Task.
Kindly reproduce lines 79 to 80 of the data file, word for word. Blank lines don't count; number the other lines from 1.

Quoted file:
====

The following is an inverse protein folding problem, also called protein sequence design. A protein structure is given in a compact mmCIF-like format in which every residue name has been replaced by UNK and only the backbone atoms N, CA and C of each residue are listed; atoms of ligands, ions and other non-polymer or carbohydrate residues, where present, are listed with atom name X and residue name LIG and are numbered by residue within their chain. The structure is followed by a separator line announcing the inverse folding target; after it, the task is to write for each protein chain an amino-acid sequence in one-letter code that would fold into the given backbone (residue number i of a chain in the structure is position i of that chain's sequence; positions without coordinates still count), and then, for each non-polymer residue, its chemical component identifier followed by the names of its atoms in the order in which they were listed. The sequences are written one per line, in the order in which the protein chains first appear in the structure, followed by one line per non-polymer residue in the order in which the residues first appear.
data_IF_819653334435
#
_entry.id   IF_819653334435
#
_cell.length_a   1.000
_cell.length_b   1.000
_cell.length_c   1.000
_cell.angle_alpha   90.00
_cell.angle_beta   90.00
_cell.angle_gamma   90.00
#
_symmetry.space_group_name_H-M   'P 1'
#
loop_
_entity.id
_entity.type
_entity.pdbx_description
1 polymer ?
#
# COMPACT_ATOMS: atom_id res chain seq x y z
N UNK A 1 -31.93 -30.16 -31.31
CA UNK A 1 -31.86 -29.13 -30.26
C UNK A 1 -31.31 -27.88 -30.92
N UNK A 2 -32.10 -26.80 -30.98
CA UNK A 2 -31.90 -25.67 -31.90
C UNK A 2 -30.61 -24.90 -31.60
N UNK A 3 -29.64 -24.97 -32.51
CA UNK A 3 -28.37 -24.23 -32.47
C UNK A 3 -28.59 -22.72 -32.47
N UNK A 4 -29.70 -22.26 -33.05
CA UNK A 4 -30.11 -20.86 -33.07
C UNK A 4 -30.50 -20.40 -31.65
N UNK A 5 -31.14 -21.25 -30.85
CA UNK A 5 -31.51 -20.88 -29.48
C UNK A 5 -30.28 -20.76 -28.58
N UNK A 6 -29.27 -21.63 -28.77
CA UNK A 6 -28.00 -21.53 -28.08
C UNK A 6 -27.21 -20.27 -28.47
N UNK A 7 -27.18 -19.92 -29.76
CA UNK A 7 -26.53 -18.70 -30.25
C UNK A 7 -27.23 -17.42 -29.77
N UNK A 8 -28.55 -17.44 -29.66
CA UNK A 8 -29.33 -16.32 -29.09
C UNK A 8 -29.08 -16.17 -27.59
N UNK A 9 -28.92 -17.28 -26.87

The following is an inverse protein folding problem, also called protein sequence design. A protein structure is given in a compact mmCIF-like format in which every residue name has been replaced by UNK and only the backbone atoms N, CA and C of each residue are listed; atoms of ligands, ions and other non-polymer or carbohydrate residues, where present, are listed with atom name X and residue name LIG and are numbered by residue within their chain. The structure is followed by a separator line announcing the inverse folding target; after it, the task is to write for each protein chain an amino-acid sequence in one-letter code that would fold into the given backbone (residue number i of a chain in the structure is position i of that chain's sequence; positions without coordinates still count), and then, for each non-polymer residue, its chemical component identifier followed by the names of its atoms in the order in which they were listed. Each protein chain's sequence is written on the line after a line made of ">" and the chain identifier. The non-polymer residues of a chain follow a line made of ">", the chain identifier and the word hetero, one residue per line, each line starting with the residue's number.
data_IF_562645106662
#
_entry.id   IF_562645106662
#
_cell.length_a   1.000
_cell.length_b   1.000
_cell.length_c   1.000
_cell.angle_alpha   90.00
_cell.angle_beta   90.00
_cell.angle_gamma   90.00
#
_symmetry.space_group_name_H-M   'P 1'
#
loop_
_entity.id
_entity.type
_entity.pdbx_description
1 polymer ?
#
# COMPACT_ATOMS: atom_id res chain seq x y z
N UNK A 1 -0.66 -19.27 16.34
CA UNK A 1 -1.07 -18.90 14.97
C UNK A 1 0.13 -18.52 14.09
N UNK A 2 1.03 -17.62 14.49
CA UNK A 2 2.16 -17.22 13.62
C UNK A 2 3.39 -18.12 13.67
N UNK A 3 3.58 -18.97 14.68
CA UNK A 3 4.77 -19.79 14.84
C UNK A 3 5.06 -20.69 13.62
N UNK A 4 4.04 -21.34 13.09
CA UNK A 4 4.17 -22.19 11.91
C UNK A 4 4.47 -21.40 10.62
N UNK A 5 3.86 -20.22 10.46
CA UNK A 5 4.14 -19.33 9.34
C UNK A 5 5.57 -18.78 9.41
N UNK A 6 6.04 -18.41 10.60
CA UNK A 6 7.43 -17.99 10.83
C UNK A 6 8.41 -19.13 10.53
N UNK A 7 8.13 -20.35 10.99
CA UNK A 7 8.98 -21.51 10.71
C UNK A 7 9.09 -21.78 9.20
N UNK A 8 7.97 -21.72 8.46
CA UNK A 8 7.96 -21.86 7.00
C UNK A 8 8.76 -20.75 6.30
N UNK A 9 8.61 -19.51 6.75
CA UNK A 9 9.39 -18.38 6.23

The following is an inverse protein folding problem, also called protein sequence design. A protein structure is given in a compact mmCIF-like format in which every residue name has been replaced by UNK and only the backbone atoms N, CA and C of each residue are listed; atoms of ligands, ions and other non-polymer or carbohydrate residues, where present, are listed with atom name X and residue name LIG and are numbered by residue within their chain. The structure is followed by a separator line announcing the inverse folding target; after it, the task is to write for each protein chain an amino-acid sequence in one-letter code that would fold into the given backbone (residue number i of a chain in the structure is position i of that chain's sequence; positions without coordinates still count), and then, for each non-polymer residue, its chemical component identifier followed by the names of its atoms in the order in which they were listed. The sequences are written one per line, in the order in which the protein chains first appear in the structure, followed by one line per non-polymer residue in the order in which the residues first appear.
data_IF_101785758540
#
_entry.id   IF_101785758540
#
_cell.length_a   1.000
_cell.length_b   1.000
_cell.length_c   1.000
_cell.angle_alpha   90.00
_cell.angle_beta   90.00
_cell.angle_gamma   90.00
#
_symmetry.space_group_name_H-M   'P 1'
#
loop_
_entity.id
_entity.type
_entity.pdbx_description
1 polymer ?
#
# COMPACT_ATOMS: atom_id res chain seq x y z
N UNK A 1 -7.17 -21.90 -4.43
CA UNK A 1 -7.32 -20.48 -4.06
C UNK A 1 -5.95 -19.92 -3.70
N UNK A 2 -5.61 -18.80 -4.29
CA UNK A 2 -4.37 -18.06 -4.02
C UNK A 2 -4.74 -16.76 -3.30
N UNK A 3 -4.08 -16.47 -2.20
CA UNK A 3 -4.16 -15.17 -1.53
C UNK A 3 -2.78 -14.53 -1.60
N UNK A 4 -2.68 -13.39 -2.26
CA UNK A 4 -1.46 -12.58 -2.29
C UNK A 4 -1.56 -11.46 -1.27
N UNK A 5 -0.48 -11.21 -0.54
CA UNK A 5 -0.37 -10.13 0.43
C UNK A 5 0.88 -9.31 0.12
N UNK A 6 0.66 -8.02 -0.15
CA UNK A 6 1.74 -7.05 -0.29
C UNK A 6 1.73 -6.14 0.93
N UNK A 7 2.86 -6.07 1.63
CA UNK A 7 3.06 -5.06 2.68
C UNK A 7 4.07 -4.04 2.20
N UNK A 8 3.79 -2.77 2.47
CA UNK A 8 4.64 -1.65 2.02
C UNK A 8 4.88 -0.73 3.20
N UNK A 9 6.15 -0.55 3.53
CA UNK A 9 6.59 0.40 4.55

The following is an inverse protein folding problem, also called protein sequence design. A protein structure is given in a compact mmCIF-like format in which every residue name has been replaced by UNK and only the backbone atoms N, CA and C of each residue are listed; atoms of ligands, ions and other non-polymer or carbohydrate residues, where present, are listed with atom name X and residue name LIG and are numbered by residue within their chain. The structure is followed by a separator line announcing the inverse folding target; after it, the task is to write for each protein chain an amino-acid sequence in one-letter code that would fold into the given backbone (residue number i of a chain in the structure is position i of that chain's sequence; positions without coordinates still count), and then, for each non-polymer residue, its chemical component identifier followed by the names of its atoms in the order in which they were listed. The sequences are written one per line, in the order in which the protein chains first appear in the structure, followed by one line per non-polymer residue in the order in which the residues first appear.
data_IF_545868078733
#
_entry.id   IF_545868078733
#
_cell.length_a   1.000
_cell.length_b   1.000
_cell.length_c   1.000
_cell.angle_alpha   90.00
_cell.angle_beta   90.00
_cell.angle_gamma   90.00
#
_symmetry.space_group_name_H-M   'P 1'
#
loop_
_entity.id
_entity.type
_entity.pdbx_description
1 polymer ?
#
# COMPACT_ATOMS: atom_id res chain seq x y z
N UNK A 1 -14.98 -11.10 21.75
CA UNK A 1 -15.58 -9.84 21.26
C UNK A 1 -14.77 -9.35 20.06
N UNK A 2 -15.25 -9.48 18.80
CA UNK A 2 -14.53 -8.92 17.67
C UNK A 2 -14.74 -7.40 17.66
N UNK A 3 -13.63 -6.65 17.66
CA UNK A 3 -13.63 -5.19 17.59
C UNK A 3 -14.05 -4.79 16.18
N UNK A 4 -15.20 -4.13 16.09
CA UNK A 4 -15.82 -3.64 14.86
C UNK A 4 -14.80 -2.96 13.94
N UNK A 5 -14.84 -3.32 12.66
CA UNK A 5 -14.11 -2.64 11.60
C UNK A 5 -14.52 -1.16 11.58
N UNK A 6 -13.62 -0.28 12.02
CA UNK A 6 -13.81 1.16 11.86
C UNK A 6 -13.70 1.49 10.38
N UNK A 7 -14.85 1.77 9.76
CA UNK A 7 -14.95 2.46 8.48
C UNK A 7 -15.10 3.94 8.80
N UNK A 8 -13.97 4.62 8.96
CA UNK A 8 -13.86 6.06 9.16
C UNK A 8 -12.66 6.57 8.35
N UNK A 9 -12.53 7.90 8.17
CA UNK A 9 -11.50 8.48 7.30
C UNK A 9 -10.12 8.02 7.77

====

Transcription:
C UNK A 4 4.47 -21.40 10.62
N UNK A 5 3.86 -20.22 10.46